3 important skills required of an interim executive
The life of an interim executive is unpredictable. As a result, it’s often exciting, with no two days the same. On the other hand, it can be challenging, throwing you a curveball when you least expect it.
Change is the norm across industries today – and this is especially true in the world of the interim executive. You are on the front line when it comes to dealing with disruption and its impact on businesses and the leaders at their helm. While one placement may be highly structured with clear goals to achieve, another may require a completely different approach than first anticipated.
Therefore, interim executives require a specialist set of skills that will enable them to deal with the common challenges they encounter in their line of work – and to effect successful change within the organisations they operate in.
As an interim executive, it’s important to be aware that you’re likely to have changing goalposts during a placement.
Mark Adamson, Interim Treasury Advisor says: “The challenge is, you go into a situation thinking you know what the expectations are and what your deliverables are – but these can change on a sixpence. That is the world of the interim. It’s part and parcel of the interim lot.”
“You need to have absolute flexibility and you need to have the right levels of cultural awareness and emotional intelligence to change and adjust where appropriate.”
Whether a project needs to be completely rescoped, or it becomes apparent that achieving the objectives will require a longer timeframe, the ability to adapt to change is fundamental to success.
2. Acute focus
When you’re contracted to do a particular job within a set period, the clock is ticking from the start. Unlike a permanent employee, interims don’t have the luxury of taking time to settle into their role – they have to hit the ground running.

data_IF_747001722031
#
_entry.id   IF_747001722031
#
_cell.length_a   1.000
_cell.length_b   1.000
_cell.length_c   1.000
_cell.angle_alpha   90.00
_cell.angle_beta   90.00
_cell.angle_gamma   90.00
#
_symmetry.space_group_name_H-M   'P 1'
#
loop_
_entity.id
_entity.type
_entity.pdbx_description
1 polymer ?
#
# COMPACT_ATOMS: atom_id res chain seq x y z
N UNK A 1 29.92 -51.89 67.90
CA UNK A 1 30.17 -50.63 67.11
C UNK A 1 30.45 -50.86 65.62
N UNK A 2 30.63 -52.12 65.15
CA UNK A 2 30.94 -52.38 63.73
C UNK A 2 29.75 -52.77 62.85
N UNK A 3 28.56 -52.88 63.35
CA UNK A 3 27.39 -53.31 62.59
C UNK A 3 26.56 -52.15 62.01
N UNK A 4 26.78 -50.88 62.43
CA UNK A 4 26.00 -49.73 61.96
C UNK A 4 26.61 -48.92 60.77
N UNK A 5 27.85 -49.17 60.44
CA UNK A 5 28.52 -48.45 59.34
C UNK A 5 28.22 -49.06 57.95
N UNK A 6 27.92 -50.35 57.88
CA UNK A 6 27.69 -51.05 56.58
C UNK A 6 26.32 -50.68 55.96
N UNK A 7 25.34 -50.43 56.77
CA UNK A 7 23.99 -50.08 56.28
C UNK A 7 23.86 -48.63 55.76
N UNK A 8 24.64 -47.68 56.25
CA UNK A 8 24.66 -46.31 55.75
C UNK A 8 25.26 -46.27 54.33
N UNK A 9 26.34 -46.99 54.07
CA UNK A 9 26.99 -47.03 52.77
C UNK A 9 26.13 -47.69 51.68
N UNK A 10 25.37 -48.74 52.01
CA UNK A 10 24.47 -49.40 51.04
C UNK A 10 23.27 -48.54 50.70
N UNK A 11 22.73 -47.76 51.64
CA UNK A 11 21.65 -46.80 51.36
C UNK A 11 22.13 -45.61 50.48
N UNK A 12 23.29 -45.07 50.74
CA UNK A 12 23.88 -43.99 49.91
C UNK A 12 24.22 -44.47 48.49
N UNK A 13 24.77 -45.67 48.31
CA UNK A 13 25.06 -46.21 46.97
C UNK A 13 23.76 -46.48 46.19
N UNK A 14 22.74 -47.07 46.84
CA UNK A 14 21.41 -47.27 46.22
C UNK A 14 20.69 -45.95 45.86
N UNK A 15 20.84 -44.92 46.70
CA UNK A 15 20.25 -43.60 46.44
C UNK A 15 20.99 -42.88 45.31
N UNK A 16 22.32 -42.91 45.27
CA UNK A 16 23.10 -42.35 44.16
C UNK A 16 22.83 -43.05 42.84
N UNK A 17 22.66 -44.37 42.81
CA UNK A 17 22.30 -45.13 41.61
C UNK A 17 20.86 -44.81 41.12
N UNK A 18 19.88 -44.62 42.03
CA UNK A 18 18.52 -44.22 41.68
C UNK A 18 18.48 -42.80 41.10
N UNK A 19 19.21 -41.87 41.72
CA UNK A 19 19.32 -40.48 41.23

Mark says: “As an interim you have to be conscious that the client is paying you to make an immediate and substantial contribution. You have to make every moment count. You can’t have dead time. You need to be constantly aware of what needs to be achieved and the timeframes involved.”
“I also think regular reporting back to the client on progress is essential. By doing this expectations can be managed, problems and issues discussed, or where appropriate new directions explored.”
3. Communication skills
However brilliant your skill set, an interim executive can sometimes face a challenge to have the same sway as a permanent employee. That means communicating well with the permanent team, so that you can bring your experience to bear on their decisions.
Nevertheless, this does not mean that your advice will always be heeded. Mark says: “Once you’ve brought [an issue and potential solutions] politely and honestly to [the permanent team’s] attention, you might not actually be able to make any change actually happen. As an interim, you may not be given the formal authority of a permanent member of staff. In this situation it really is up to them to support any chosen solution. You can only take it as far as you can without pushing the boundaries of the interim-client relationship.”
The world of the interim executive is a capricious one. Therefore, this role requires a unique skillset, in order to achieve success. The ability to flex and adapt, to focus intensely on the task in hand, and to work well with an organisation’s permanent team are three vital tools in the interim’s toolbox.
At times, an interim executive can face insurmountable challenges. Equally, real change can be affected by the presence of an interim within a business. Mark says: “If the mandate is correct and the chemistry is right, you can assist the client achieve amazing things.”